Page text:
In just a few years' time, the casino business that we've become familiar with may be changed completely. New technology and an expanded acceptance of mobile technology by regulators will begin turning the traditional casino upside down.
Slot machines may be replaced by iPads, table games will be electronic, you will be able to play from your room, and online gaming will be everywhere.
This isn't a negative for gaming companies. In fact, it creates a huge opportunity and it may open up gaming to a new breed of consumer.
The revolution is here
Bally Technologies (NYS: BYI) and International Game Technology (NYS: IGT) were granted the first online game licenses in Nevada earlier this year, and casino operators Boyd Gaming (NYS: BYD) , Stations Casinos, and the Golden Nugget were the first casinos recommended for approval for intrastate online poker . Online poker was big business in the U.S. until the Feds shut down Poker Stars and Full Tilt Poker, and this is another step on the way to a comeback.
The Global Gaming Expo last week also showed a new generation of games for casinos. No longer will casinos have to buy a $20,000 slow machine when an iPad can hold more games and costs only $500. The possibilities for games begin to open up pretty quickly with devices like this.
Opening up to a whole new customer
Some casino games have always been intimidating to play. Once you move beyond your first penny slot machine as a new gambler it's intimidating to sit down at a blackjack table or play poker against real people. Mobile gaming and new devices can alleviate some of these jitters. Online gaming and mobile gaming is an opportunity to expand the customer base for gaming companies at a time when gaming has stagnated in many locations.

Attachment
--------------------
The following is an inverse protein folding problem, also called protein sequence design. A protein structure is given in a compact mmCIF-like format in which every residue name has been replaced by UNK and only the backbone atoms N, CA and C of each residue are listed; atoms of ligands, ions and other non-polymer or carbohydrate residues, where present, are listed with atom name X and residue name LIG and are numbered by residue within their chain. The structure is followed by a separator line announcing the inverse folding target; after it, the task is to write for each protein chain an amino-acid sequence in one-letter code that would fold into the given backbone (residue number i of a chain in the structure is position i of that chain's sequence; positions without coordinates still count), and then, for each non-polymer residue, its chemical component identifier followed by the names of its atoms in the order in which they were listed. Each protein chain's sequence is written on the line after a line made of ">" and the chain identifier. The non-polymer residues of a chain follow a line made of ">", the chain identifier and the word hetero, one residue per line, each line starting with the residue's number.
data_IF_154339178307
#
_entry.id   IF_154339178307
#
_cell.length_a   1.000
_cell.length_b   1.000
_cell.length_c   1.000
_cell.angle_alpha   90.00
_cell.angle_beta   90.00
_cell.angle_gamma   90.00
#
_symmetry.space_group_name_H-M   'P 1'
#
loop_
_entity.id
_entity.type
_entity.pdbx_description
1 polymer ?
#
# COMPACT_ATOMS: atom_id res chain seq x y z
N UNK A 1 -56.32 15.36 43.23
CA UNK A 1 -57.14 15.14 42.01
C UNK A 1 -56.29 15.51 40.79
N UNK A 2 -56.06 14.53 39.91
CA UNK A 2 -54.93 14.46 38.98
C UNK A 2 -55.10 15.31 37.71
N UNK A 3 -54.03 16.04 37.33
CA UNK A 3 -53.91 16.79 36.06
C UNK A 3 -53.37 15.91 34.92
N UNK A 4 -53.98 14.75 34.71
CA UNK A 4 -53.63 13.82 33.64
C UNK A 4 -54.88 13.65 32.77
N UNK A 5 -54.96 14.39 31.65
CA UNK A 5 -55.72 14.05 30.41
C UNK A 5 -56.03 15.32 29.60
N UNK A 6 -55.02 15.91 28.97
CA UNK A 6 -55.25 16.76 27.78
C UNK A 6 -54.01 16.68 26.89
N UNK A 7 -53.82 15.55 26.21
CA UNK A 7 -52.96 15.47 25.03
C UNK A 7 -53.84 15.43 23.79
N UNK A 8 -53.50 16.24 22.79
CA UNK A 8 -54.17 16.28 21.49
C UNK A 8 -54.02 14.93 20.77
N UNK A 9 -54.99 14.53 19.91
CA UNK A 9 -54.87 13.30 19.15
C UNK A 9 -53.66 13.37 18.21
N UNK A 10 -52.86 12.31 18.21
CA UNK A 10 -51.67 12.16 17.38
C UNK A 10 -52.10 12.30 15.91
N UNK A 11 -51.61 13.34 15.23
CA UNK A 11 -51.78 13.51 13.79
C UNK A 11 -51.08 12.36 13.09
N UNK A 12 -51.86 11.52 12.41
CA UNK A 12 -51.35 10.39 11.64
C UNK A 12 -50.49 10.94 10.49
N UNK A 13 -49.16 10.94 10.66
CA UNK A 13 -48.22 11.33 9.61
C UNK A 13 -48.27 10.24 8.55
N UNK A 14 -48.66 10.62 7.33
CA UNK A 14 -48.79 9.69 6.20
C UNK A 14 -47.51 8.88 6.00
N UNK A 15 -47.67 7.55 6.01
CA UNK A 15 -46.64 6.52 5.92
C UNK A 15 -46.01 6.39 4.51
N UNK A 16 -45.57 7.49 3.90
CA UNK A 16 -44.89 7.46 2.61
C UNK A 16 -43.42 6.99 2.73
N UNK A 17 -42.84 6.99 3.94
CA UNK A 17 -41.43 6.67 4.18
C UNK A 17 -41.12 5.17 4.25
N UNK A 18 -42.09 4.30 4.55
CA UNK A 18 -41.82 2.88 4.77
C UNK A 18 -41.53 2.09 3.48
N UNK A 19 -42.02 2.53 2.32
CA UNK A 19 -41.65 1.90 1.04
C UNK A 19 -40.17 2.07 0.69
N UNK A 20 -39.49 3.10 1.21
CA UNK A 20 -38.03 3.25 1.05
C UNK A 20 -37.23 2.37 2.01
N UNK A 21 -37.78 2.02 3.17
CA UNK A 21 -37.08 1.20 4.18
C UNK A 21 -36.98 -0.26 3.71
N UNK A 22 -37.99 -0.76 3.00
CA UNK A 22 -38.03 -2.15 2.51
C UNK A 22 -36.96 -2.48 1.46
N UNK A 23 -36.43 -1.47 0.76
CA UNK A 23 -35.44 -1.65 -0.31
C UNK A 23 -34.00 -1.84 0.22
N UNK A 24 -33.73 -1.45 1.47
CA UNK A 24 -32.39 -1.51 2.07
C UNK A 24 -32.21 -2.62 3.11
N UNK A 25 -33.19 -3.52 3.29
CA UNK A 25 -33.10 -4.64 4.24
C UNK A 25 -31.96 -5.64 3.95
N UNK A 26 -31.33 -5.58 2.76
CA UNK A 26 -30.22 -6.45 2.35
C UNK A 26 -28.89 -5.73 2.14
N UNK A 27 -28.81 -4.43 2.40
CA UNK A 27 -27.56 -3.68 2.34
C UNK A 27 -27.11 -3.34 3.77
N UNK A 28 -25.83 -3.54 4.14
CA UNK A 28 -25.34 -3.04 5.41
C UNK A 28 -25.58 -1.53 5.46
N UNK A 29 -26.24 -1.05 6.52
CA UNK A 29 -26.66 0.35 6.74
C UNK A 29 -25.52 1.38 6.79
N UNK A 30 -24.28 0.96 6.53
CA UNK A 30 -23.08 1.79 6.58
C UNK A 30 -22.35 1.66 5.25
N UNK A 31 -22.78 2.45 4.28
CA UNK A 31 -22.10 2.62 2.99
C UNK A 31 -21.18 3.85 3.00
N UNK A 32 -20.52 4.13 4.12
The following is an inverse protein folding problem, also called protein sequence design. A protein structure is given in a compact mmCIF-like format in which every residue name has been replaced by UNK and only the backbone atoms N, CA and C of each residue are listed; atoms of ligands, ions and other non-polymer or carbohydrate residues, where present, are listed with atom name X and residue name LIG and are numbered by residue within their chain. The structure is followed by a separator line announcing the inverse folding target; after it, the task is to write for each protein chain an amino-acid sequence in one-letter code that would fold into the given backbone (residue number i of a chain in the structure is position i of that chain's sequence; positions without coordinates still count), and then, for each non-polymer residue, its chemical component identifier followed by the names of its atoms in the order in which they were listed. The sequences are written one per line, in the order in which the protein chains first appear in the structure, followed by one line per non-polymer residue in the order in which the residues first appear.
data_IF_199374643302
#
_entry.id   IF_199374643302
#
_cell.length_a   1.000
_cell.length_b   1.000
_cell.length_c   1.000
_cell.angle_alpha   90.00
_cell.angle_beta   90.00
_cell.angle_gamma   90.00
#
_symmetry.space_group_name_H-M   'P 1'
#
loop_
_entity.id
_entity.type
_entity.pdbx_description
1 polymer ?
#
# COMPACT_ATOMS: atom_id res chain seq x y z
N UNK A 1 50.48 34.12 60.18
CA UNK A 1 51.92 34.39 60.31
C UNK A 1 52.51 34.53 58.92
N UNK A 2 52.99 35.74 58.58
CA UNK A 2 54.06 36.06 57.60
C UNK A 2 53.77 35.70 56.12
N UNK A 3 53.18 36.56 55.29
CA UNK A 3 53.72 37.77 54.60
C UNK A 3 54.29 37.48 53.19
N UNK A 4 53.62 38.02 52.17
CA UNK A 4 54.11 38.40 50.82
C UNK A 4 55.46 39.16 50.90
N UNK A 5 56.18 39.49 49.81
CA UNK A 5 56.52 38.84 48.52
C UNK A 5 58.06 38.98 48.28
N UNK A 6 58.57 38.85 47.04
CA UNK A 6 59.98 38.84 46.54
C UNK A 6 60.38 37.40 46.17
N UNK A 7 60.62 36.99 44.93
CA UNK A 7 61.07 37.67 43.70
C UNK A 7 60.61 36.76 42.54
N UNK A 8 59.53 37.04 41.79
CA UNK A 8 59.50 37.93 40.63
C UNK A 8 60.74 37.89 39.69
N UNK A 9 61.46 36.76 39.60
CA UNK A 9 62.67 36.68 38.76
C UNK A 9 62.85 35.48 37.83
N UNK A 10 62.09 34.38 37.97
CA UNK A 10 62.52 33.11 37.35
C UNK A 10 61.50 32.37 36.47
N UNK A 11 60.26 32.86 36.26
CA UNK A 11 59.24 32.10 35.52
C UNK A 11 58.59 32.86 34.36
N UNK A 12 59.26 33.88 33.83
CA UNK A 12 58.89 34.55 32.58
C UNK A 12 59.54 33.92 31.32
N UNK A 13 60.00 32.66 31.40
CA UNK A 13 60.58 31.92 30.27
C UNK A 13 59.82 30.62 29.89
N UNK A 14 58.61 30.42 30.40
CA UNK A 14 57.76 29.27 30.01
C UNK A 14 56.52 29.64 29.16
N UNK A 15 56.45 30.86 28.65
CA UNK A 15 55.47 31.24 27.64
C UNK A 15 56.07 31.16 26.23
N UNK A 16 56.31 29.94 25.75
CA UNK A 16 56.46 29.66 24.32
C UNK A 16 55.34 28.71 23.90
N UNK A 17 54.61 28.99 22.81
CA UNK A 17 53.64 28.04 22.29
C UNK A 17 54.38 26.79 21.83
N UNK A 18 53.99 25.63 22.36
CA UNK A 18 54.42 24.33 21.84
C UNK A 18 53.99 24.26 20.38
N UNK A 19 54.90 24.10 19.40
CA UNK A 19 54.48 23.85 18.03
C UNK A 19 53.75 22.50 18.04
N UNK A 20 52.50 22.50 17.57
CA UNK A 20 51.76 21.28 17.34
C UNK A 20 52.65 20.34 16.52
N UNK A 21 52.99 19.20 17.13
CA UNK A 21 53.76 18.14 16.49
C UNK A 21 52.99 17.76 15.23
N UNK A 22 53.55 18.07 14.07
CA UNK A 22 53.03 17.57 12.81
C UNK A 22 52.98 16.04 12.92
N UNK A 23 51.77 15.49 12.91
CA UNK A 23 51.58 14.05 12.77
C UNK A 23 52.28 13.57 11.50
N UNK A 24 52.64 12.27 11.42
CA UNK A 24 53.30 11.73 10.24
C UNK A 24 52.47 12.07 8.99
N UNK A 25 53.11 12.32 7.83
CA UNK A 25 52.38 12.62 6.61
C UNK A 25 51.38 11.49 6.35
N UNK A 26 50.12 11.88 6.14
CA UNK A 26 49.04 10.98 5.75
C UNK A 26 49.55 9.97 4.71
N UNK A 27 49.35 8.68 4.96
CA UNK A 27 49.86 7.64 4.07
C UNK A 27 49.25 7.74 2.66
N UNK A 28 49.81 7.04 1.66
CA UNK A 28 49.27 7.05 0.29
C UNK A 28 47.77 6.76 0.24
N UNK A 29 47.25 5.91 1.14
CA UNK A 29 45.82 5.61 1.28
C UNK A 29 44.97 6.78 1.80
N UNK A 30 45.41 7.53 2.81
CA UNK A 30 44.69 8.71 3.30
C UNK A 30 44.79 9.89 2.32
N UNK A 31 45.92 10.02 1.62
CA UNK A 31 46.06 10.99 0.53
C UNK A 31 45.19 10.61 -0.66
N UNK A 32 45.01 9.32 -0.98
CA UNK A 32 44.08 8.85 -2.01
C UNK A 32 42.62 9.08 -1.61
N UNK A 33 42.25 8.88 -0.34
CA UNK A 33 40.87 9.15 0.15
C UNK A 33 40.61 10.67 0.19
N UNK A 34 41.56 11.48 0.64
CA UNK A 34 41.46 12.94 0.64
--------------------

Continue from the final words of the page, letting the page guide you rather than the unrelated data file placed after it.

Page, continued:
Forcing the Fed's hand
This may eventually push Congress to lay out a framework for regulating and controlling online poker and other online games of chance. Nevada is the first to go forward with online gaming, but others will soon follow. Even those who want online poker legalized admit that federal regulation makes more sense than 50 different sets of rules.
Most casino operators would jump at the chance to offer gaming on a federal level. MGM Resorts (NYS: MGM) and Caesars Entertainment (NAS: CZR) would be two of the biggest players in all likelihood. The companies own some of the world's most well-known gaming brands including Caesars' World Series of Poker.
But not everyone is bullish on online games. Las Vegas Sands (NYS: LVS) chairman Sheldon Adelson has spoken out against online poker and hasn't made any indication he intends to participate in the potential boom in the gaming business. We'll see if he changes his tune if MGM and Caesars start raking in profits from online games.
The next gaming boom
The companies that have benefited from gaming's boom in Asia may not be the companies that benefit from an online or mobile boom in the U.S. Caesars and MGM have been dogged by debt in recent years, but they would be huge beneficiaries of online games. Las Vegas Sands may be left in the dust online unless Adelson changes his tune.
But the big winners may be IGT and Bally's. These companies will provide the technology needed for online gaming and will open up a new revenue stream. The gaming revolution isn't a done deal yet, but it's time to start preparing for it because policymakers aren't stopping it.
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The article Casino Companies Are In For an Overhaul originally appeared on Fool.com.
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